—Submitted by a parent


Posted October 16, 2013

The scores are falling down since they changed principle. The school is getting way to big
—Submitted by a parent


Posted May 1, 2012

We love JA! We have a 1st and 2nd grader. Our second grader is on the "autism spectrum" and this school's structure has done wonders for him. My nieces and nephew (grades 8,6, and 4) have been here since Kindergarten (Mrs. Ryberg is AWESOME!) and they have excelled in leaps and bounds at JA. The newer principal, MR. NOLAN, is out and visible all the time. He is easy to talk with about any concerns not that we've had that many. The teachers all seem to love working with the kids and are easy to talk to as a parent if needed. Compared to my coworkers, I see more parent involvement at this school which has created a great community for my family. I would obviously recommend this school to others.
—Submitted by a parent


Posted March 4, 2012

Academic excellence in a structured, supportive setting. From the principals to teachers to support staff JA provides a consistent, supportive environment for student learning and parent involvement. If you are interested in the highest level of academic achievement this is the school for you. If you want consistent, fair, firm discipline this is the school for you. If you want compassionate, caring teachers and administrators who go the extra mile, this is the school for you. If you want your child to have the opportunity to earn up to 2 semesters of full college credit during high school, this is the school for you. The school also provides high quality extra-curriculars to round out a great education. I am just a regular parent--not on the staff or the board-- with high expectations for any school. JA has exceeded them all. Our experience is with the secondary. I cannot recommend this school highly enough.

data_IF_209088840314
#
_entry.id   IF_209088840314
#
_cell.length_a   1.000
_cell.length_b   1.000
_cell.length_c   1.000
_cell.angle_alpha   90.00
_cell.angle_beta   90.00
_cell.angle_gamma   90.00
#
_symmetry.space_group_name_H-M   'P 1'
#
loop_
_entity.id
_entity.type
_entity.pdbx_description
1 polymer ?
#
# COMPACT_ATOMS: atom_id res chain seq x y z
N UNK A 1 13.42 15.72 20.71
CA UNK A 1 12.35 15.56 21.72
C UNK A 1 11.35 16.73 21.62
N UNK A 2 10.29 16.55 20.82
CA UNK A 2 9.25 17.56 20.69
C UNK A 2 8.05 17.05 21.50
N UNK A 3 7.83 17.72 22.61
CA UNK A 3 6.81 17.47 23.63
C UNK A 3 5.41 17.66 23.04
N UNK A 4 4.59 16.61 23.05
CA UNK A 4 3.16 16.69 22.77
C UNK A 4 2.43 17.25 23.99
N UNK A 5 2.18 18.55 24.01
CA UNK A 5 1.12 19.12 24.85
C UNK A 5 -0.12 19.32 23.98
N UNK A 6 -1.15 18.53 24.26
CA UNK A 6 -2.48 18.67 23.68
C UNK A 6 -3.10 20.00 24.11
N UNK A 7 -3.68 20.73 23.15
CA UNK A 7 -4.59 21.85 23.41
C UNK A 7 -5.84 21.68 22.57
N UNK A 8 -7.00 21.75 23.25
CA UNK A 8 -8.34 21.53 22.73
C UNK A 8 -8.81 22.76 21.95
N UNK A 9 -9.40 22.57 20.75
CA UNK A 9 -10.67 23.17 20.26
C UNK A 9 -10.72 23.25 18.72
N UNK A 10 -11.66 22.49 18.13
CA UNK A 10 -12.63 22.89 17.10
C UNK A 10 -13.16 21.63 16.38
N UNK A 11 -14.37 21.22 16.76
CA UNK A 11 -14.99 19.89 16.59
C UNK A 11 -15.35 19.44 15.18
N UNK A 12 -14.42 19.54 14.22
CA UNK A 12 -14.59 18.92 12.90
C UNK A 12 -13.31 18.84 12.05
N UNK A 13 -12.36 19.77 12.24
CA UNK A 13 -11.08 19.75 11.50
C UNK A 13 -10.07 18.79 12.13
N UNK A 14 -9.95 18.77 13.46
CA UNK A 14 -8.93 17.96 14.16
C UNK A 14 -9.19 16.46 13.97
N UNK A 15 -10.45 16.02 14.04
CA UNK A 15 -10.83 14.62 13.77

—Submitted by a parent


Posted December 17, 2009

We have eight years into this K-12 school now. The elementary is outstanding with dedicated and caring teachers, attentive staff and the principal/business manager (Mike Munier) is completely professional and an exceptional person. The junior high has followed with the same strict academic and ethical standards, as well as reinforcing the family values and integrity in the students that all good parents appreciate. We are looking forward to the same wonderful experience as we move toward the high school. We feel very fortunate to have landed in this happy place.
—Submitted by a parent


Posted August 20, 2009

Been at JA for the last 3 years. Amazing teachers, principal, staff, families, kids. Best school I have seen. Private school education without the tuition !!! A+ to all. Mr. Munier (Principal) is outstanding.
—Submitted by a parent


Posted January 10, 2009

We attended Jefferson Academy until the end of the 07/08 school year, when we moved to the San Francisco area. We did not realize, at least to the extent we do now, how lucky we were to be a part of this wonderful school. In comparison to what we are finding in public schools in California, Jefferson Academy was superior in every way. The Core Knowledge Curriculum is excellent, and only available in California in a private school setting. Teachers at JA are communicative and supportive, and the the principal was second-to-none. Wonderful school. We miss you JA!